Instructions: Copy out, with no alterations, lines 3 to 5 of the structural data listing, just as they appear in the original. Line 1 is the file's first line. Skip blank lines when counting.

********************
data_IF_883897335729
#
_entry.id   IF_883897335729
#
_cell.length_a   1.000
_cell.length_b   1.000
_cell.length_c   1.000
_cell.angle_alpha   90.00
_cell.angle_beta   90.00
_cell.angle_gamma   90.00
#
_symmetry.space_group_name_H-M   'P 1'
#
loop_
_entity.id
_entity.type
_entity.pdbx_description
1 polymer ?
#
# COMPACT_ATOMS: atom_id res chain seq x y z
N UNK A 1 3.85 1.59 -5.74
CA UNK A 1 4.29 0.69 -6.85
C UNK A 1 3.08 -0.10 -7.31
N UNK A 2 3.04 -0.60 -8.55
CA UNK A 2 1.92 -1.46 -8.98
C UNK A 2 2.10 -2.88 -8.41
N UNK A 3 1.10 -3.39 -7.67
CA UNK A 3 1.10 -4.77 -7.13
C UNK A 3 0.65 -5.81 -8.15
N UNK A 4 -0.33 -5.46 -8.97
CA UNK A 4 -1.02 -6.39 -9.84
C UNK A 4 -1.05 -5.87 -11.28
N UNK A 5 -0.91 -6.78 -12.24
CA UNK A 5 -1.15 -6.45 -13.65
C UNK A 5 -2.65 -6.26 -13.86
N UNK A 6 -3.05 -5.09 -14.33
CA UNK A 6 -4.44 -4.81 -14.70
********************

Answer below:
_entry.id   IF_883897335729
#
_cell.length_a   1.000